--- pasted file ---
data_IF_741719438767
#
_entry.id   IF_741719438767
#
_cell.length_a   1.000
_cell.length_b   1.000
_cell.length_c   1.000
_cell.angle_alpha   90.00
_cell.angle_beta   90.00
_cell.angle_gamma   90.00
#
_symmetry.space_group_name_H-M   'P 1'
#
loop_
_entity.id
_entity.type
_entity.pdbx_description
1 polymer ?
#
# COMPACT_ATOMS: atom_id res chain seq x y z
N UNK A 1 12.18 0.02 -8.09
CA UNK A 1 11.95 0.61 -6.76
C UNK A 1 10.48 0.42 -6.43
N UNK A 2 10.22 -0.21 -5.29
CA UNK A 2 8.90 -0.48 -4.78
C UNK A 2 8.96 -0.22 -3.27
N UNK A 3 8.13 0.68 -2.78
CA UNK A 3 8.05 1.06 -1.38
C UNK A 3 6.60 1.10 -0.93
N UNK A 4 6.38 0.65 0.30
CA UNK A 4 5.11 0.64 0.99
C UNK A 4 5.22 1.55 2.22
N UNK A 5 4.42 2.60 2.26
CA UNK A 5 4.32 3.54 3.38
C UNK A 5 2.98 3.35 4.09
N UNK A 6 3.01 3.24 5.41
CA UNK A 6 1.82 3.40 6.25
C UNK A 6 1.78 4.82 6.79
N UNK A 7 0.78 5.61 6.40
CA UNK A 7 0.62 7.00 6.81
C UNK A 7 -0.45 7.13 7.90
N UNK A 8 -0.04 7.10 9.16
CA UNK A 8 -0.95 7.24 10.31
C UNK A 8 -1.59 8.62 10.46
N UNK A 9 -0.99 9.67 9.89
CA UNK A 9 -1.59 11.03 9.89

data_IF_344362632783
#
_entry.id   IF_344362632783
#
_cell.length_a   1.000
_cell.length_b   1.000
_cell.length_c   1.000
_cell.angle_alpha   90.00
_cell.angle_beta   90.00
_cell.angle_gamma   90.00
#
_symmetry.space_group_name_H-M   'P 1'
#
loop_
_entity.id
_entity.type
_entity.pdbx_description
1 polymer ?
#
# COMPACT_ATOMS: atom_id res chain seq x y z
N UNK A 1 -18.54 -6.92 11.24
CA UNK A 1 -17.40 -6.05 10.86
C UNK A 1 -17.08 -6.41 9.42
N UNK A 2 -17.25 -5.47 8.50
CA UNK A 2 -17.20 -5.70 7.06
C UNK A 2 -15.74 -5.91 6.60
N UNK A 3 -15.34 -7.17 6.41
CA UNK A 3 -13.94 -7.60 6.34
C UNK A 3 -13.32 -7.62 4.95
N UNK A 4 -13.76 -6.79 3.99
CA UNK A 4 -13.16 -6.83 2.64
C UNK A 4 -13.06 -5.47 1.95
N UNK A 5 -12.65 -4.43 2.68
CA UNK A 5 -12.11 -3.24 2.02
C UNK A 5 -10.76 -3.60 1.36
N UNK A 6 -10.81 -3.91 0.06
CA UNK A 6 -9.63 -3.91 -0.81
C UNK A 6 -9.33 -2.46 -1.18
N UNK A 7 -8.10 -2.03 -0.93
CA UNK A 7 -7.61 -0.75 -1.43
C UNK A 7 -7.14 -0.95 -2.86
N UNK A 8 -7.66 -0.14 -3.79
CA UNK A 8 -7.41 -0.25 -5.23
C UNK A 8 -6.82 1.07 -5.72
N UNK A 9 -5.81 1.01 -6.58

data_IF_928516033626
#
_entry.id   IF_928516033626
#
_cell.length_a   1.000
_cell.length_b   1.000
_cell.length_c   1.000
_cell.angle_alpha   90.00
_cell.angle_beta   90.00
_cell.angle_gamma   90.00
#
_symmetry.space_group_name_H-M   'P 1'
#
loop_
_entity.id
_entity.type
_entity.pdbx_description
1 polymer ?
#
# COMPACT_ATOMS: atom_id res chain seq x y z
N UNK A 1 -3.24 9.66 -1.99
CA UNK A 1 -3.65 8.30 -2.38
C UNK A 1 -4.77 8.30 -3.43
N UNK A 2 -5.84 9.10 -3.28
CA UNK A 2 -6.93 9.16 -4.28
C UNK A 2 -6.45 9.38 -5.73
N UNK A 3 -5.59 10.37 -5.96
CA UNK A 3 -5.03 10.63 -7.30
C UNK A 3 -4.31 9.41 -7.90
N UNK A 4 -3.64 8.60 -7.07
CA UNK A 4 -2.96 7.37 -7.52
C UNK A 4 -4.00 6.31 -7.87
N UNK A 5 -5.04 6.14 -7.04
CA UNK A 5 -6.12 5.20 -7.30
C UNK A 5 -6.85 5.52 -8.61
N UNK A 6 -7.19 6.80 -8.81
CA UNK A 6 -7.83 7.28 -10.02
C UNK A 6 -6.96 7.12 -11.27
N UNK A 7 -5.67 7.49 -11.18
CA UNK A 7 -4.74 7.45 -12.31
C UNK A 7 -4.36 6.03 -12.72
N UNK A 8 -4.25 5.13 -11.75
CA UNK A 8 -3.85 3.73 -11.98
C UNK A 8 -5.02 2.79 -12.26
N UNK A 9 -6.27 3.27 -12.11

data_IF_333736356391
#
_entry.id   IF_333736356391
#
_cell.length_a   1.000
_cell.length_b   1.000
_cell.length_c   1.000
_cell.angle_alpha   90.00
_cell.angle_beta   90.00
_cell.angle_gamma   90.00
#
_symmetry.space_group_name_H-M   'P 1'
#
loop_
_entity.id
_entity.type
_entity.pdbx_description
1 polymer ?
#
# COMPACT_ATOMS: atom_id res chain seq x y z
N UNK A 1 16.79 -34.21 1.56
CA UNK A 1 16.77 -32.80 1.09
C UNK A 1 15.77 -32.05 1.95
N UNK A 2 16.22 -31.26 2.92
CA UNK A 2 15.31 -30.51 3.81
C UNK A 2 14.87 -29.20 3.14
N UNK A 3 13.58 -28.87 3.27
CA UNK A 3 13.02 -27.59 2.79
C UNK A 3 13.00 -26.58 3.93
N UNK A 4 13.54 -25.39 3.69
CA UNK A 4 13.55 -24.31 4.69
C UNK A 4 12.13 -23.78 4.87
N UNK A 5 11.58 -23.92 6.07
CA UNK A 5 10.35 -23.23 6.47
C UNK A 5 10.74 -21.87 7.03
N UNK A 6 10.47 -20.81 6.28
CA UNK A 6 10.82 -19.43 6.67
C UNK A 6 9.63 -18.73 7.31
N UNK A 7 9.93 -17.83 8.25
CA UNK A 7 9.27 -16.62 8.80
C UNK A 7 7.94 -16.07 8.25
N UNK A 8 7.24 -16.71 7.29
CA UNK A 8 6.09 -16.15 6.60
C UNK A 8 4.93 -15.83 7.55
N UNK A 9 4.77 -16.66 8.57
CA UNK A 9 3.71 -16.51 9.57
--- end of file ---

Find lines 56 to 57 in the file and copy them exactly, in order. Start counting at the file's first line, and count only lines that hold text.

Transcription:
_cell.angle_gamma   90.00
#